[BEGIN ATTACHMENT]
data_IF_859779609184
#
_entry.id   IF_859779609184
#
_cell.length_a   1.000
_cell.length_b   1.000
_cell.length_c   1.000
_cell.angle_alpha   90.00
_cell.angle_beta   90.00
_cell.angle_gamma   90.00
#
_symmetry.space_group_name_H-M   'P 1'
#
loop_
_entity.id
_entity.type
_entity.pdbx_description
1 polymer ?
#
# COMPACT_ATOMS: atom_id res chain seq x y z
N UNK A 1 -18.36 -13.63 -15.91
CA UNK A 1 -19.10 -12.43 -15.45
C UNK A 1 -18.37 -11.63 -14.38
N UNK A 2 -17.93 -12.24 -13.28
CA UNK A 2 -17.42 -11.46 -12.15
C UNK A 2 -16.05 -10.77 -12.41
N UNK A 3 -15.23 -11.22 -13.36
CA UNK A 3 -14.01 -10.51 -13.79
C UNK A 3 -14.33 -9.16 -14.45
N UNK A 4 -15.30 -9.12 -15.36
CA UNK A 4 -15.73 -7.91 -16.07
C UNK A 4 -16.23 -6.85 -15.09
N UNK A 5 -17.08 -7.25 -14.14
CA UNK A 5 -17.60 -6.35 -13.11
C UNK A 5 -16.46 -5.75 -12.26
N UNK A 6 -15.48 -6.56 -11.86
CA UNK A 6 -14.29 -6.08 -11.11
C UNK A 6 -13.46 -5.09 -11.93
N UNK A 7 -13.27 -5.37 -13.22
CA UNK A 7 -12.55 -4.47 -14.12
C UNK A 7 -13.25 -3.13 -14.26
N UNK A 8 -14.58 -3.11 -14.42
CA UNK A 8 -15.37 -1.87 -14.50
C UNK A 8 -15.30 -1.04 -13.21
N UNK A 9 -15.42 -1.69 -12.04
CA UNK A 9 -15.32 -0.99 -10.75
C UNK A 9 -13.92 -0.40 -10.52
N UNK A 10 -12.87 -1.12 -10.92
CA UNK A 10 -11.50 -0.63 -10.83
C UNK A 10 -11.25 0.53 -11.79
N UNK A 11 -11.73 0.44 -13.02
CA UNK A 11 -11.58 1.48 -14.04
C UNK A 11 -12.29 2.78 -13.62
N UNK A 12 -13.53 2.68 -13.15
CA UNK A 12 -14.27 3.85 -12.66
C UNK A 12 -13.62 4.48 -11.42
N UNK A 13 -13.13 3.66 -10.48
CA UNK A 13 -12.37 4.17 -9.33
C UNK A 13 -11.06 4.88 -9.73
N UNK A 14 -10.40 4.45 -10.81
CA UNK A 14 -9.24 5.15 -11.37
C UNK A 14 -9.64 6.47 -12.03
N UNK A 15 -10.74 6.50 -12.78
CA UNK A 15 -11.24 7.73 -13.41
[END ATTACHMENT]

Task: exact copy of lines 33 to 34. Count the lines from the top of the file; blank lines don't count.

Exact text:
N UNK A 5 -17.08 -7.25 -14.14
CA UNK A 5 -17.60 -6.35 -13.11